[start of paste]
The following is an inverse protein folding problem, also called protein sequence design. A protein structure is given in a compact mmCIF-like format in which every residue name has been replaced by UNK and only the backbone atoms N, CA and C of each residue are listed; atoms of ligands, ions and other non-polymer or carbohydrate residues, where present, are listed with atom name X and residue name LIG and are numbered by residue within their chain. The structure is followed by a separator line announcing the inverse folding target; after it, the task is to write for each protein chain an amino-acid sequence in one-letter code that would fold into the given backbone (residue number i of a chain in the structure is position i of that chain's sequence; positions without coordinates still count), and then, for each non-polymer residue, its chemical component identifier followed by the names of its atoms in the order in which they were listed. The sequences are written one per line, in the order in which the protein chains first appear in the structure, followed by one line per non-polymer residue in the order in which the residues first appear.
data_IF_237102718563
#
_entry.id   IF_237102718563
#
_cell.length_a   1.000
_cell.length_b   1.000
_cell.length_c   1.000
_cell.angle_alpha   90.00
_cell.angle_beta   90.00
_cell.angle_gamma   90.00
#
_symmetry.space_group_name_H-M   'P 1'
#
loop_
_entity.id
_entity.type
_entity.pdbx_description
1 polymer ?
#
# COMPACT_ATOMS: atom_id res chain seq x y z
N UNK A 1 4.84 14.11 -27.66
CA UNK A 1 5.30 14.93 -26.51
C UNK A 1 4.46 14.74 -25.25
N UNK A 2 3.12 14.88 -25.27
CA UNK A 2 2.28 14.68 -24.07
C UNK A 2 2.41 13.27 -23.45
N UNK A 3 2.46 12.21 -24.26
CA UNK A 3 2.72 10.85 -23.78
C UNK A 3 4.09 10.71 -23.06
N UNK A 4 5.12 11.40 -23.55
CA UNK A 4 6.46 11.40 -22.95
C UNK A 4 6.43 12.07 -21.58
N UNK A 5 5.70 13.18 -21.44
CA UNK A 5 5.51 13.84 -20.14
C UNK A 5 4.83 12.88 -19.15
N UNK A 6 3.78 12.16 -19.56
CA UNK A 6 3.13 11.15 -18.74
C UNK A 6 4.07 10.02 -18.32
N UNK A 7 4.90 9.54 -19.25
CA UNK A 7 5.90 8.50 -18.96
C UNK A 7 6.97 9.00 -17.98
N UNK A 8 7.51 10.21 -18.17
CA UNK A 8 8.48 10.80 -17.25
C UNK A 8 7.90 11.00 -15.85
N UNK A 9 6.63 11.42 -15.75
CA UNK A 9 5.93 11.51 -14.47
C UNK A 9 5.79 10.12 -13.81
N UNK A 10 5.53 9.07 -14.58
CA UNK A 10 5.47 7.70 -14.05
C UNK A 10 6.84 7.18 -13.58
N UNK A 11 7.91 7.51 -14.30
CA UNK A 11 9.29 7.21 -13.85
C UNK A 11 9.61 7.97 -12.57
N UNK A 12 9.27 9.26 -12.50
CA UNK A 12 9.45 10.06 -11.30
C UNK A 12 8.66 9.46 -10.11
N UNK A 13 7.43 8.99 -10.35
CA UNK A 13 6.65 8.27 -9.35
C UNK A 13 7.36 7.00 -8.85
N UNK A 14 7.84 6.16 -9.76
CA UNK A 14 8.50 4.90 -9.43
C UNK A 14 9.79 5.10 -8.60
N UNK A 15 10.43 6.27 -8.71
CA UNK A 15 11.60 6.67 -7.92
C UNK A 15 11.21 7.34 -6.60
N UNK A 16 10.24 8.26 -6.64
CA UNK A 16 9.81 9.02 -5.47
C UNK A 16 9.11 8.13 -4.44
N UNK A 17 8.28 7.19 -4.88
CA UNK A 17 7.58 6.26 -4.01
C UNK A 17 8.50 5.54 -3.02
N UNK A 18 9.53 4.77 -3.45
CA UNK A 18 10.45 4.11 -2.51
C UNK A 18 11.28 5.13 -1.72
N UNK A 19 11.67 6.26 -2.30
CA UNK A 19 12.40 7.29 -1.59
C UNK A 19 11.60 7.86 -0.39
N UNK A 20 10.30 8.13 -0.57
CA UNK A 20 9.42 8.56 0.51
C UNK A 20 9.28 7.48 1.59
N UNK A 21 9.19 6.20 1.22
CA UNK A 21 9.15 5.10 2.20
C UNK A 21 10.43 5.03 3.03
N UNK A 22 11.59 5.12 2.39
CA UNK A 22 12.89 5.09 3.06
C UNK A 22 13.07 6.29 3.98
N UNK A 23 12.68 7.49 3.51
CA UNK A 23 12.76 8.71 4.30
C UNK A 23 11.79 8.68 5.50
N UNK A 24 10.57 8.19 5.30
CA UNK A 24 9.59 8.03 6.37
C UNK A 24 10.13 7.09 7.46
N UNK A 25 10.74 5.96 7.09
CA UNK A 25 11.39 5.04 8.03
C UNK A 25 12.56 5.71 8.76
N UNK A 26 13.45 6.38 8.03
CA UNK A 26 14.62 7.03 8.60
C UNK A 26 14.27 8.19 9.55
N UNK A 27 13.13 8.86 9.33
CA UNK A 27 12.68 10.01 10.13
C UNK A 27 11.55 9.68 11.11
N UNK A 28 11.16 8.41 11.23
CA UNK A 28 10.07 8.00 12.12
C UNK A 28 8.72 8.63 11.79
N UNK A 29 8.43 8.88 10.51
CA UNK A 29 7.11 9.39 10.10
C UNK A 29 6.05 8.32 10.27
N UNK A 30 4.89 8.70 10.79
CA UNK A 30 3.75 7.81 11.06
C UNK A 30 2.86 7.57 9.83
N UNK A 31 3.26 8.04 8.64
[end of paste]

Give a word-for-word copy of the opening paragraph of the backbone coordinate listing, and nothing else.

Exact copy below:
The following is an inverse protein folding problem, also called protein sequence design. A protein structure is given in a compact mmCIF-like format in which every residue name has been replaced by UNK and only the backbone atoms N, CA and C of each residue are listed; atoms of ligands, ions and other non-polymer or carbohydrate residues, where present, are listed with atom name X and residue name LIG and are numbered by residue within their chain. The structure is followed by a separator line announcing the inverse folding target; after it, the task is to write for each protein chain an amino-acid sequence in one-letter code that would fold into the given backbone (residue number i of a chain in the structure is position i of that chain's sequence; positions without coordinates still count), and then, for each non-polymer residue, its chemical component identifier followed by the names of its atoms in the order in which they were listed. The sequences are written one per line, in the order in which the protein chains first appear in the structure, followed by one line per non-polymer residue in the order in which the residues first appear.